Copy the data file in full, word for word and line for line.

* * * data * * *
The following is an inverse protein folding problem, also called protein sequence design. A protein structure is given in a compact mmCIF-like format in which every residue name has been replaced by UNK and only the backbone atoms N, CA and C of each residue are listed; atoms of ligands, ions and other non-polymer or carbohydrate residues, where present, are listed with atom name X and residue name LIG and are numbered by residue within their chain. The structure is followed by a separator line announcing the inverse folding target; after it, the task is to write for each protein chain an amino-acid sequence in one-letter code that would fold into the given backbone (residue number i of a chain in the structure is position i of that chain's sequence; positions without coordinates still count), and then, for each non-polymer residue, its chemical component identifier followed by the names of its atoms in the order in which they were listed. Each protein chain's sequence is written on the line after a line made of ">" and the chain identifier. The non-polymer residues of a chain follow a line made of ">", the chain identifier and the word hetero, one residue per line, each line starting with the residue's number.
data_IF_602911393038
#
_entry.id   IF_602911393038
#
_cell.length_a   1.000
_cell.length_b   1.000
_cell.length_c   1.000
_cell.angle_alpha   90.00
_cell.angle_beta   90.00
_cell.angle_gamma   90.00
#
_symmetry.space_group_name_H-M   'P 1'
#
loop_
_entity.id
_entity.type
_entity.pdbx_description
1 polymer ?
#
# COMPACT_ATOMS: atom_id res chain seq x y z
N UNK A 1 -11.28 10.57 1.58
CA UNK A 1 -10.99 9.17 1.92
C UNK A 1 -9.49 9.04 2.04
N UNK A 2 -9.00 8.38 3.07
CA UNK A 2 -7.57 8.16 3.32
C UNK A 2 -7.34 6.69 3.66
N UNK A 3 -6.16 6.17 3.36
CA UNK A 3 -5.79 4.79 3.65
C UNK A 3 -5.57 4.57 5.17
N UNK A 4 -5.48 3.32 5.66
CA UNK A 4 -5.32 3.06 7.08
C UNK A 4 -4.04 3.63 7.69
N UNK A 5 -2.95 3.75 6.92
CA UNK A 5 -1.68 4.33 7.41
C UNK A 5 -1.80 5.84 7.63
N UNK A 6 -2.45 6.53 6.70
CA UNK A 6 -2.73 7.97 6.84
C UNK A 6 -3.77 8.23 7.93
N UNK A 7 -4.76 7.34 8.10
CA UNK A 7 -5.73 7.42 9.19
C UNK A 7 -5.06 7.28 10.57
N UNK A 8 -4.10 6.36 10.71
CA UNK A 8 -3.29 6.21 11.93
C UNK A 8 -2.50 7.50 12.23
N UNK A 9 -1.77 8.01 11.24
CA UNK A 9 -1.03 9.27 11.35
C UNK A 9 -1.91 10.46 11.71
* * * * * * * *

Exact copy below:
The following is an inverse protein folding problem, also called protein sequence design. A protein structure is given in a compact mmCIF-like format in which every residue name has been replaced by UNK and only the backbone atoms N, CA and C of each residue are listed; atoms of ligands, ions and other non-polymer or carbohydrate residues, where present, are listed with atom name X and residue name LIG and are numbered by residue within their chain. The structure is followed by a separator line announcing the inverse folding target; after it, the task is to write for each protein chain an amino-acid sequence in one-letter code that would fold into the given backbone (residue number i of a chain in the structure is position i of that chain's sequence; positions without coordinates still count), and then, for each non-polymer residue, its chemical component identifier followed by the names of its atoms in the order in which they were listed. Each protein chain's sequence is written on the line after a line made of ">" and the chain identifier. The non-polymer residues of a chain follow a line made of ">", the chain identifier and the word hetero, one residue per line, each line starting with the residue's number.
data_IF_602911393038
#
_entry.id   IF_602911393038
#
_cell.length_a   1.000
_cell.length_b   1.000
_cell.length_c   1.000
_cell.angle_alpha   90.00
_cell.angle_beta   90.00
_cell.angle_gamma   90.00
#
_symmetry.space_group_name_H-M   'P 1'
#
loop_
_entity.id
_entity.type
_entity.pdbx_description
1 polymer ?
#
# COMPACT_ATOMS: atom_id res chain seq x y z
N UNK A 1 -11.28 10.57 1.58
CA UNK A 1 -10.99 9.17 1.92
C UNK A 1 -9.49 9.04 2.04
N UNK A 2 -9.00 8.38 3.07
CA UNK A 2 -7.57 8.16 3.32
C UNK A 2 -7.34 6.69 3.66
N UNK A 3 -6.16 6.17 3.36
CA UNK A 3 -5.79 4.79 3.65
C UNK A 3 -5.57 4.57 5.17
N UNK A 4 -5.48 3.32 5.66
CA UNK A 4 -5.32 3.06 7.08
C UNK A 4 -4.04 3.63 7.69
N UNK A 5 -2.95 3.75 6.92
CA UNK A 5 -1.68 4.33 7.41
C UNK A 5 -1.80 5.84 7.63
N UNK A 6 -2.45 6.53 6.70
CA UNK A 6 -2.73 7.97 6.84
C UNK A 6 -3.77 8.23 7.93
N UNK A 7 -4.76 7.34 8.10
CA UNK A 7 -5.73 7.42 9.19
C UNK A 7 -5.06 7.28 10.57
N UNK A 8 -4.10 6.36 10.71
CA UNK A 8 -3.29 6.21 11.93
C UNK A 8 -2.50 7.50 12.23
N UNK A 9 -1.77 8.01 11.24
CA UNK A 9 -1.03 9.27 11.35
C UNK A 9 -1.91 10.46 11.71